This is the deal as I see it.  Another concert, another round of strangers in the principle chairs?  All extremely talented and passionate artists in their own right I'm sure. But I'm left to wonder what is this revolving principle door saving the orchestra.  Surely these talents are being paid for their time. Are they being flown into Amarillo like the guest artists on ASO's dime? Are they put up in the Ambassador, given a car to use while here? Assuming these principle musicians are not appearing with the orchestra gratis and even if the bulk of their stay is comped by the Ambassador, or the Street Motor Group or supported in some way by the many generous corporate and private supporters of the symphony, the bottom line is the savings over the course of the seven concert season is likely something less than $80,000.  Thousands and perhaps tens of thousand less. I have no idea what the compensation these for the four principles might be.  For the sake of argument let us say they are flown in and each airline ticket is $400; that comes to $11,200 for the season. Throw in a principle stipend of a nominal  $500? per performance and you've wracked up another $28,000 over the season. Total, $39,200.  Other costs are likely and the total tab for the subs to be determined. To be sure I know nothing of  how the finance of this parade of substitute principles is being handled but if my guesstimation is anywhere in the ball park, then what?  No figure, not $40,800 in savings, not even "saving the whole $80,000" can make up for HSQ not taking the stage with the symphony. Any monetary "saving" in this instance is still a loss in my book..

The real cost of not having the Harrington String Quartet associated with the Amarillo Symphony is beyond measure. No dollar figure the accountants might compute will ever adequately justify the loss to our symphony's soul.  When it was decided the symphony would distance itself from the quartet, the mystique of both parties took a hit. Admittedly, this comes from one on the outside looking in, not being privy to the why and wherefore that led to the decision. I only know what I know and that is, to me, the nucleus of symphonies past is missing-- and I want it back.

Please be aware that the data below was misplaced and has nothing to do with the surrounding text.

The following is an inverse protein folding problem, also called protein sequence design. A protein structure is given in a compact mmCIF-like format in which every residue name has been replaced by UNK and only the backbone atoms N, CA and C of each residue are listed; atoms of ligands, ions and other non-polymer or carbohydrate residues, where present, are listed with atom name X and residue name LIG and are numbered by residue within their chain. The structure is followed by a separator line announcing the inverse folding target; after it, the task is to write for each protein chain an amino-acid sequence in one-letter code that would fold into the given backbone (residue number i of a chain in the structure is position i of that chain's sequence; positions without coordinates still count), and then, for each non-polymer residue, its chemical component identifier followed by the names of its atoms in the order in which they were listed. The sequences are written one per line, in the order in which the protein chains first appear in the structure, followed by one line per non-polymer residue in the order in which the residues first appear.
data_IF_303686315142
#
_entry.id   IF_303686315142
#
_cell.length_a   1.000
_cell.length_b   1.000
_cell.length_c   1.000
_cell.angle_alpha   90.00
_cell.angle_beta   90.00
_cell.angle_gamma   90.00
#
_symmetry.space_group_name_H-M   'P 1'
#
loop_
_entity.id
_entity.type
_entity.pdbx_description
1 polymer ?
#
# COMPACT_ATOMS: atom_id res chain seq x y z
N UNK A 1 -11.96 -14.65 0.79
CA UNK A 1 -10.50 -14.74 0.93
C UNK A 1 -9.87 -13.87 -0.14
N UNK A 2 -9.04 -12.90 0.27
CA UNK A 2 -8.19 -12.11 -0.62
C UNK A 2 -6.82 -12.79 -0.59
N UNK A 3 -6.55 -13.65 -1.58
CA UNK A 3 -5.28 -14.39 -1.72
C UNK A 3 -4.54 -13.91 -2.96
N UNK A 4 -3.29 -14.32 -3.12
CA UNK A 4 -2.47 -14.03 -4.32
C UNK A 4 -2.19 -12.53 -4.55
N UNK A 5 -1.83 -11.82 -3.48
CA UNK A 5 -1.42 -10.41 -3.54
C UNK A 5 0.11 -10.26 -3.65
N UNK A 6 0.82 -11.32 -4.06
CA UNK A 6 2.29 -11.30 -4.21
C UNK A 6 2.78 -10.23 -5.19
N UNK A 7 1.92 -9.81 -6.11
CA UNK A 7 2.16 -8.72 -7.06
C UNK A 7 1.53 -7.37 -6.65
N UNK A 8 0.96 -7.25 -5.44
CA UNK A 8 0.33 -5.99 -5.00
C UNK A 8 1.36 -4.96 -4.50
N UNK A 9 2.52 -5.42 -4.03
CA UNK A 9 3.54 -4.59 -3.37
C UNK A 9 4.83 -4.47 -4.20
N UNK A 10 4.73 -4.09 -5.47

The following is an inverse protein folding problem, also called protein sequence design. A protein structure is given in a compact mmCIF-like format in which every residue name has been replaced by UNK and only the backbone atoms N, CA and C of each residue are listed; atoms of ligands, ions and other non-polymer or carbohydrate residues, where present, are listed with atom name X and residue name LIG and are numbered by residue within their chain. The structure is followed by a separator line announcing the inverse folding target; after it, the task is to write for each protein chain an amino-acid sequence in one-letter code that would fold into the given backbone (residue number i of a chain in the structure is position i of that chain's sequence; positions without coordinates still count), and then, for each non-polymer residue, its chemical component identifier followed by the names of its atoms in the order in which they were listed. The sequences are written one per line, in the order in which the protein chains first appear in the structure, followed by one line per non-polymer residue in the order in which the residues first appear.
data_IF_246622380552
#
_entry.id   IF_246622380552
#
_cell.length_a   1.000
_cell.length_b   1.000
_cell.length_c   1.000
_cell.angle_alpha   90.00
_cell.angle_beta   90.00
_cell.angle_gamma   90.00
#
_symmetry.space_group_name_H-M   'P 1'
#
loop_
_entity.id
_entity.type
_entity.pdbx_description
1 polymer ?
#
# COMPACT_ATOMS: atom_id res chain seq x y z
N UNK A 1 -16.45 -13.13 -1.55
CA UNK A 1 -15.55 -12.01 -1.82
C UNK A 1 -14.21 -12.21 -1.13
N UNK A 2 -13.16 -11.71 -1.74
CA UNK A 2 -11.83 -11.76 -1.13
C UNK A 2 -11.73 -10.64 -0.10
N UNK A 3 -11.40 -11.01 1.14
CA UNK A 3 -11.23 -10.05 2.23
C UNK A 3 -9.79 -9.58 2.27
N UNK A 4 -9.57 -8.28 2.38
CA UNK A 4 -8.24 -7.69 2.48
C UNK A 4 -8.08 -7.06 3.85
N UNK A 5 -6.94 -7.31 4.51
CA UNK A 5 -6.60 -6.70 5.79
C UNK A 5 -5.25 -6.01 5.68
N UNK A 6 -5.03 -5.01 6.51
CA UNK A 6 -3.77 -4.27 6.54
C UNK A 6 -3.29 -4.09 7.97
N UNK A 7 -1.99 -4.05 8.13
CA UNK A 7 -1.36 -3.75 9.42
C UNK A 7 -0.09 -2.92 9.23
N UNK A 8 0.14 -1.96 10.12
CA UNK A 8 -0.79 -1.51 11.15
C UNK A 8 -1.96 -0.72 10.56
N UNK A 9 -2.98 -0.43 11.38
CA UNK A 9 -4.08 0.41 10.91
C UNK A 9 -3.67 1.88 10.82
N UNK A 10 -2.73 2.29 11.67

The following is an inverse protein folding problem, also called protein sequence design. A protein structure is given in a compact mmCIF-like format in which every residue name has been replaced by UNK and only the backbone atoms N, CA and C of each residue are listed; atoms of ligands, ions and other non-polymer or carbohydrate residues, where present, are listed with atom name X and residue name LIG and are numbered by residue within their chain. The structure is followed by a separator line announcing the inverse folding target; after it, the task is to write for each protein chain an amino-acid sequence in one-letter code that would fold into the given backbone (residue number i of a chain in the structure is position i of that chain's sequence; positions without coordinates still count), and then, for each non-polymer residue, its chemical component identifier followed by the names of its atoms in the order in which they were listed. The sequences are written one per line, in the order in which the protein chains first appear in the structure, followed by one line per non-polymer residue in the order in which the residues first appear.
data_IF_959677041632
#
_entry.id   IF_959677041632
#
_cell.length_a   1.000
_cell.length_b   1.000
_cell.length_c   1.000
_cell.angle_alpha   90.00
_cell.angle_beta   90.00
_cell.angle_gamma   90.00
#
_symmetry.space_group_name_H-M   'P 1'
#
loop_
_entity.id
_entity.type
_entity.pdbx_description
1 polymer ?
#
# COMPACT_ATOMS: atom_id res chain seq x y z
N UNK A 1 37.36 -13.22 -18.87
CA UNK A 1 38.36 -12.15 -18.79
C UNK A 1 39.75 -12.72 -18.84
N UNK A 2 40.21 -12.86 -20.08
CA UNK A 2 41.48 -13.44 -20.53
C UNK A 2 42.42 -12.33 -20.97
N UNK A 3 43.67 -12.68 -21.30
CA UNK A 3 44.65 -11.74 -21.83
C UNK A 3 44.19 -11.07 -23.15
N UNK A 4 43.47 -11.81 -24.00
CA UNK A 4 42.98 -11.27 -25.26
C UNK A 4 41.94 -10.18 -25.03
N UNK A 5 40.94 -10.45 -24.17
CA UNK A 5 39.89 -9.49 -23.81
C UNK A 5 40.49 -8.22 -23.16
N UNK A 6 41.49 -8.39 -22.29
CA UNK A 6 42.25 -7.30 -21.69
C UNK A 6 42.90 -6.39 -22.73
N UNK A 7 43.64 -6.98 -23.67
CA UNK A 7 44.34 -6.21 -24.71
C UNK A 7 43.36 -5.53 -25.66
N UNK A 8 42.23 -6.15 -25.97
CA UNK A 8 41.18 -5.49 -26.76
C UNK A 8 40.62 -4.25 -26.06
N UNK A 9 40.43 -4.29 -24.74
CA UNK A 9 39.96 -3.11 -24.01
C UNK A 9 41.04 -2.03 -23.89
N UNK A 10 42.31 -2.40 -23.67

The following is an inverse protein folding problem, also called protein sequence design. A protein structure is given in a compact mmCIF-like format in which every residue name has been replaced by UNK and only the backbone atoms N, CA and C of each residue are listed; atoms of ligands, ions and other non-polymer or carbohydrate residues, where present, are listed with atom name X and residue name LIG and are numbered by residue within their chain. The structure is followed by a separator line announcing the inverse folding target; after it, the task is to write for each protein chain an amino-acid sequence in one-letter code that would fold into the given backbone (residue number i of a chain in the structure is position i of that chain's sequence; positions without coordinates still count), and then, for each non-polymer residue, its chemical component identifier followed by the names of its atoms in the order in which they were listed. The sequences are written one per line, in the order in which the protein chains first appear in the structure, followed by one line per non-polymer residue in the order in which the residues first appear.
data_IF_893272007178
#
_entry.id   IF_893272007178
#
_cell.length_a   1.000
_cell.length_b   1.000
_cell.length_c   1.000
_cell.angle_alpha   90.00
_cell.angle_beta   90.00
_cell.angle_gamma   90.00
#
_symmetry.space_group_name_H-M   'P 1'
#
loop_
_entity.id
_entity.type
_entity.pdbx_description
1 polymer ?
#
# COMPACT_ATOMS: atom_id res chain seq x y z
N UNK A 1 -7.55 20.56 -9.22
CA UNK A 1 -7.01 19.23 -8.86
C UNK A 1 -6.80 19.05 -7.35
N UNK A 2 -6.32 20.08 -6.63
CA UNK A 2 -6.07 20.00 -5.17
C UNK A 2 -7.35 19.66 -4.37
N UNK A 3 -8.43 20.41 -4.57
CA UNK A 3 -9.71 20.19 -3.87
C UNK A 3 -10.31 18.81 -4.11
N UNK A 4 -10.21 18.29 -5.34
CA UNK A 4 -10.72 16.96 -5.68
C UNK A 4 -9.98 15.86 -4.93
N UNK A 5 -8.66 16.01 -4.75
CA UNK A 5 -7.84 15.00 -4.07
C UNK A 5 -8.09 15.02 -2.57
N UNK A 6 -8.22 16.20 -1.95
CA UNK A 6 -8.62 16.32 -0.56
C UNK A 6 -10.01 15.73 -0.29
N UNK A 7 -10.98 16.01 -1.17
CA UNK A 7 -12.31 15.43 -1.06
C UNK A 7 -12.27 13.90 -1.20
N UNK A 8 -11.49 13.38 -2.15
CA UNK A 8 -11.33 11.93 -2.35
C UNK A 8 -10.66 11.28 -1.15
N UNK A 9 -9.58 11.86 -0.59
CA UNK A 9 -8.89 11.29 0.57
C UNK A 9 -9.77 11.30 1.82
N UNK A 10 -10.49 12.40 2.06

Black eyes all around the table in my opinion. I can only hope  those in a position to right this wrong can see the incalculable value of bringing the HSQ back as principles for our Amarillo Symphony. In the words of Captain Picard, "make it so",  if not before the end of this season, most assuredly before the first down beat of the 90th season.  Please, "bring them home".


Sunday, November 24, 2013

Pictures in Music...

Attendance was scant at tonight's ASO performance.  Rightly so perhaps as all roads leading to the Globe News Center had much in common with the Bulls hockey rink just across the street. Wise as it may have been for the aging symphony faithful to forgo the concert in view of the weather, the many who were absent missed a dandy of a concert.

I am starting to discern a deftness in programming choices under Jacomo's baton. The theme for tonight's concert, "Pictures in Music" was evident in each of the pieces presented. There is continuity as opposed to the sometimes discordant programs of the past.

Schoenberg's "Finding Rothko" was as fine as frog hair split four ways. Elena Urioste deftly limned "The Lark Rising" and did the Gypsies proud in her rendering of "Tzigane". Jacomo's conducting and the orchestra's performance of "Pictures at an Exhibition" was deserving of the standing O from the audience and the seated O from the musicians. The evening was as delightful as the weather outside was frightful. Thank you, one and all.

I wonder what wonder the next concert and the rest of the season will bring?  I can hardly wait to see and hear whatever it may be.


Wednesday, November 13, 2013

happy birthday....


It is hard for me to fathom that my first son, a son not by birth but my first son nonetheless, is going to be 44 years old today.  His mom has often said "the only reason he married me is so he could have him." While that is not true at all getting a son in the bargain was a bonus, one that has blessed me with a wealth of fond, funny and poignant memories. I've watched him grow into first a strapping youth, then a young man, becoming at last a responsible, productive adult. I've witnessed the life events that led him into a career in teaching where he is quietly molding young hearts and minds, imparting the ability to look within themselves and beyond themselves to see the possibilities.  He makes me proud.

Happy Birthday, Son!